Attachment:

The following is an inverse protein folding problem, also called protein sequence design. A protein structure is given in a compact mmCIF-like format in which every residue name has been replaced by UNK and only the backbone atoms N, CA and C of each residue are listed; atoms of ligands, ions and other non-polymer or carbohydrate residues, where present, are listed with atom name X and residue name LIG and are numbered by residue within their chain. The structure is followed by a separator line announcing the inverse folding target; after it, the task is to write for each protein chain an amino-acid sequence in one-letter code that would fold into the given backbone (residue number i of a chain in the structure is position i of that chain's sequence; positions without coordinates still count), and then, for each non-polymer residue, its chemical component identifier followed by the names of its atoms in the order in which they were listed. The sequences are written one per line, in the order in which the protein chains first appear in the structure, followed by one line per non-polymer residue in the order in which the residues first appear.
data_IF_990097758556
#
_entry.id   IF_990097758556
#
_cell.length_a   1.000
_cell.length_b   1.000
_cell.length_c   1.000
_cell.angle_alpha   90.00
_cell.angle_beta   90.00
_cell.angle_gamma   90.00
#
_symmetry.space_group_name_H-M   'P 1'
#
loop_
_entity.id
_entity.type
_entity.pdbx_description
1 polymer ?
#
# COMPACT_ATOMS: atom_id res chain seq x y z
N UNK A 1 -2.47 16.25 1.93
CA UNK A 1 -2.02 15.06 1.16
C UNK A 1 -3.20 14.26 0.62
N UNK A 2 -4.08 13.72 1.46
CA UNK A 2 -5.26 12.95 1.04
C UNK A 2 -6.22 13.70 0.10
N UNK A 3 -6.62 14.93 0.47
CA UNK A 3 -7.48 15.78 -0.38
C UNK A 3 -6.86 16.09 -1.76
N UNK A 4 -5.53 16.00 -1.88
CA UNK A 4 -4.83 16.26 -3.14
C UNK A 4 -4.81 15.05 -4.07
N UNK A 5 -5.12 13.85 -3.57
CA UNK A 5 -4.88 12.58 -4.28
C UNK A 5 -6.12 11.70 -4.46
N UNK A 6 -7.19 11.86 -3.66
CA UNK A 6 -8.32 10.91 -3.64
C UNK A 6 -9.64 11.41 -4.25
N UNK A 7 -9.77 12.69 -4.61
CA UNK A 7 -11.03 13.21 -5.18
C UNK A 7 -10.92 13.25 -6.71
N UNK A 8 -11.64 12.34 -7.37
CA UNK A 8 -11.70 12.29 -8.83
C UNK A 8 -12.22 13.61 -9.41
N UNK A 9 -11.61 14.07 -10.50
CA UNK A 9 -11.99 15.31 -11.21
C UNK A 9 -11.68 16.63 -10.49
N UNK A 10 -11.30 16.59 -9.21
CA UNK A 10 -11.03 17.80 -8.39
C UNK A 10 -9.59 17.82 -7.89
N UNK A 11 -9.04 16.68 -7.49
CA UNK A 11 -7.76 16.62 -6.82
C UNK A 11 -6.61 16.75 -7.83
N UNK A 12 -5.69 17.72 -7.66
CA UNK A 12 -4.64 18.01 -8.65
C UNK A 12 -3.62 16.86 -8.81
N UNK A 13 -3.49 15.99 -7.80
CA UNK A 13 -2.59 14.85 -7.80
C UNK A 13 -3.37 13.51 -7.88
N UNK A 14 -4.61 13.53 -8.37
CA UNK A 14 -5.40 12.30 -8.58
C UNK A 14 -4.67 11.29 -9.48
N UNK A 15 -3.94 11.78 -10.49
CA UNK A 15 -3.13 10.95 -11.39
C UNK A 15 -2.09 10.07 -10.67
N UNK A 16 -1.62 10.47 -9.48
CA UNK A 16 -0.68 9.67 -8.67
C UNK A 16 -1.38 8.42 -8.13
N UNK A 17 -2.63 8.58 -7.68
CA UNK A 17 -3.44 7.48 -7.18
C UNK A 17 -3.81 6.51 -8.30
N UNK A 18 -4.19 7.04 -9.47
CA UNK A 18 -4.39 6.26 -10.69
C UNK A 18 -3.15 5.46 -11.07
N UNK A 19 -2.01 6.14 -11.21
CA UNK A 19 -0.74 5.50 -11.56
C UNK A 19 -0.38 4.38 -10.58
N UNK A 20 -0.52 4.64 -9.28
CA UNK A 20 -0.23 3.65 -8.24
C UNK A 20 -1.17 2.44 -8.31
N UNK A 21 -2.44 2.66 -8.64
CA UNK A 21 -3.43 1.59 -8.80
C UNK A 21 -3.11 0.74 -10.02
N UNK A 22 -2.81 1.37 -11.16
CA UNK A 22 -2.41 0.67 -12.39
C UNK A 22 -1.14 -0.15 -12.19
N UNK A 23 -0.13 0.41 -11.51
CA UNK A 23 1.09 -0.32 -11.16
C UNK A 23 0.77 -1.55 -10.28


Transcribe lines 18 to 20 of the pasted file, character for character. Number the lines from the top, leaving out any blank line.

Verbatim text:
_entity.pdbx_description
1 polymer ?
#